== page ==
That Sweet, Tender, Fleshy Spot
By Christina Rosso
Sometimes, like now, I find my hands resting on my stomach, on the lower area, you know, that part where your thumb presses into the softness of your belly and your pinky grazes your hip bone. I call that my sweet, tender, fleshy spot. I picture it like dough ready to expand.
I don’t like my hands being on this spot though. Every time I notice my hands here, I jerk them away, hoping no one has seen my moment of susceptibility. I don’t want this dough to rise.
The possibility of something filling my belly’s chambers, growing like a child stretching gum on its pink tongue to form bubbles, is so abstract and alarming. I’m not comfortable with such a possibility. It’s not just the strangeness of the idea, but the implication that it could mean some part of me—secretly, subconsciously—wants that. A swollen belly, a seedling growing, spreading into existence within me.
There’s no time for such thoughts, such desires. Not today. I already signed the form, withdrew the money from my debit account, and had a psychiatric evaluation. I had an unfortunate volunteer use her body as a human shield to protect me from protesters outside the four walls of this center. Even she couldn’t hide their words from me. Baby killer. Murderer. Sinner. You’re going to hell. I accept their words. I accept that they and I exist in one another’s worlds. In their world, their belief-system, they’re right. But since our worlds co-exist, they’re also wrong. In my world, they don’t get to make a decision, a judgement, about this. About me.
I assure you, as I did the psychiatrist, no one is pressuring me into this decision, no one even knows. Certainly not the father. Sometimes, when my hand rests on that sweet, tender, fleshy spot though, I think about it. A baby. Just for a moment. About what it would be like to be a mother, to hold the seedling in my arms. But I know I’m not ready, not yet, maybe not ever. Definitely not now.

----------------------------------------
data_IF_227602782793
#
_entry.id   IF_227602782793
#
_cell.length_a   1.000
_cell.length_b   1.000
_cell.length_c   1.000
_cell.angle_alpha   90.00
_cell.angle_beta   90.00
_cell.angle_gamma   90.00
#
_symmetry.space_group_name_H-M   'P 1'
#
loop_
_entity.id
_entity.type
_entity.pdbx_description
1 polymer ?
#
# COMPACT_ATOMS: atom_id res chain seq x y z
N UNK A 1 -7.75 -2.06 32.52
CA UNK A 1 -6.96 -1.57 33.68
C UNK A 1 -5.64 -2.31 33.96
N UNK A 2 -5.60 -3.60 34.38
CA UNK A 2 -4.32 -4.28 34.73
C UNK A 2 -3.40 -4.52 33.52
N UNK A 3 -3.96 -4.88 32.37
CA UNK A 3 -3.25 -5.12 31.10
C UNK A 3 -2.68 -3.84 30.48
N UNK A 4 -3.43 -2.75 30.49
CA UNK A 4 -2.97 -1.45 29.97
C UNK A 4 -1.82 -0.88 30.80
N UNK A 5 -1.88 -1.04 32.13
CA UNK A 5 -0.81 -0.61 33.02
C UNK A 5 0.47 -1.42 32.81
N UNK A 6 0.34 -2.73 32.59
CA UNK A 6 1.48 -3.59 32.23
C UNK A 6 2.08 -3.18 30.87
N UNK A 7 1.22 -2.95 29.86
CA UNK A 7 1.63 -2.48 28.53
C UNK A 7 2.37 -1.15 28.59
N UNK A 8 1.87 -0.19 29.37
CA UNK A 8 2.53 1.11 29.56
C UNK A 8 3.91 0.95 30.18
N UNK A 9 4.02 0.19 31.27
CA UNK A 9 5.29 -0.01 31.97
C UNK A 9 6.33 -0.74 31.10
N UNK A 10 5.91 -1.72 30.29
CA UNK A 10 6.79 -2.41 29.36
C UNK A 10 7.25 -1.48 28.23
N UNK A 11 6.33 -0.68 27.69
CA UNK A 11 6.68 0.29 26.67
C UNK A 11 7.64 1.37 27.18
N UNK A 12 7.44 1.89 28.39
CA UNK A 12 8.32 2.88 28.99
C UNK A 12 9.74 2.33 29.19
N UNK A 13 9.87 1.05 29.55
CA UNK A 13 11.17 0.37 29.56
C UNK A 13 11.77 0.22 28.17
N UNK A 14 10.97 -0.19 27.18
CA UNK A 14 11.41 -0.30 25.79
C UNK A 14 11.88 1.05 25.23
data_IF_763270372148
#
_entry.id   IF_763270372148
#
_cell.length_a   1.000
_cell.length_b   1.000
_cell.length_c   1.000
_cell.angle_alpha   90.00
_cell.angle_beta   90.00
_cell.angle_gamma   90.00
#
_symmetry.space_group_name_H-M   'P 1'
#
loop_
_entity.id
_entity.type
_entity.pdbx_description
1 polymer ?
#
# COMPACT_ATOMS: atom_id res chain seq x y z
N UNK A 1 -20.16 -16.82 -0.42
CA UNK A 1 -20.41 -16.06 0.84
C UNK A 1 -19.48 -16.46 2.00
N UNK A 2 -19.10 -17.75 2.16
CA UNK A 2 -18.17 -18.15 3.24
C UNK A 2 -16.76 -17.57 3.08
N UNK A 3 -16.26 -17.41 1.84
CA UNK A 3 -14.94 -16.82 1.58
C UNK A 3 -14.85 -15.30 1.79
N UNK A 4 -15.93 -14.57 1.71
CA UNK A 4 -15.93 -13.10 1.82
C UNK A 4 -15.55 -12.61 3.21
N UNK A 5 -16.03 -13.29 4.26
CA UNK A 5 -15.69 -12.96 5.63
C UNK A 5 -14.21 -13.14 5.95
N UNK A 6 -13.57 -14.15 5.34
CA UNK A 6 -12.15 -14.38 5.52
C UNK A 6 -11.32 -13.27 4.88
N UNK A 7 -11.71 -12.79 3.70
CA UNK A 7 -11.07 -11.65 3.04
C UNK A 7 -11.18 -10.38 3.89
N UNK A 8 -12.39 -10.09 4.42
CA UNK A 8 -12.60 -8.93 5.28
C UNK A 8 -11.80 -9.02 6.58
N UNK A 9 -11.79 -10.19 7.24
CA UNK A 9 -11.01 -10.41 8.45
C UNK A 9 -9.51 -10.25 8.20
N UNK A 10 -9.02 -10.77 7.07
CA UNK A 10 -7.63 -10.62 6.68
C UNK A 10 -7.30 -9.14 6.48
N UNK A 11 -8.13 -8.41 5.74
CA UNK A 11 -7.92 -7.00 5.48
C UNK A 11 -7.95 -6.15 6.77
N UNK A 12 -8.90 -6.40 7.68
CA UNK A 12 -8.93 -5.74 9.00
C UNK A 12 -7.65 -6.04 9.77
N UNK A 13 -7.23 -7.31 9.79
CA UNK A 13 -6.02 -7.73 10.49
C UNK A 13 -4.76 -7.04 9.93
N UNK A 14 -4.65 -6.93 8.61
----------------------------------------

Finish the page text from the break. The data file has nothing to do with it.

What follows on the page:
“Miranda.” At the sound of my name, I blink and turn my head in the direction of the voice. “The doctor is ready for you,” the nurse says. Her face is kind and lined with deep grooves by her eyes and mouth. I nod, knowing it’s time, and quickly move my clammy hands away from that sweet, tender, fleshy spot, hoping she didn’t notice. Though of course, she did. She sees all the ones like me with our hands on that spot. I look down at my sweet, tender, fleshy spot one last time and see small round beads of sweat that remind me of a lima bean. I feel my cheeks grow hot, but manage to press them into a smile and stand up. “I’m ready,” I say, and follow the nurse into the procedure room.
Christina Rosso is a writer, educator, and dog mom living in South Philadelphia. Her interests include puppy snuggles, baking, feminism, fairy tales, and cheesesteaks. You can find her previously published work at https://christinarosso.wordpress.com/ or on Twitter @Rosso_Christina.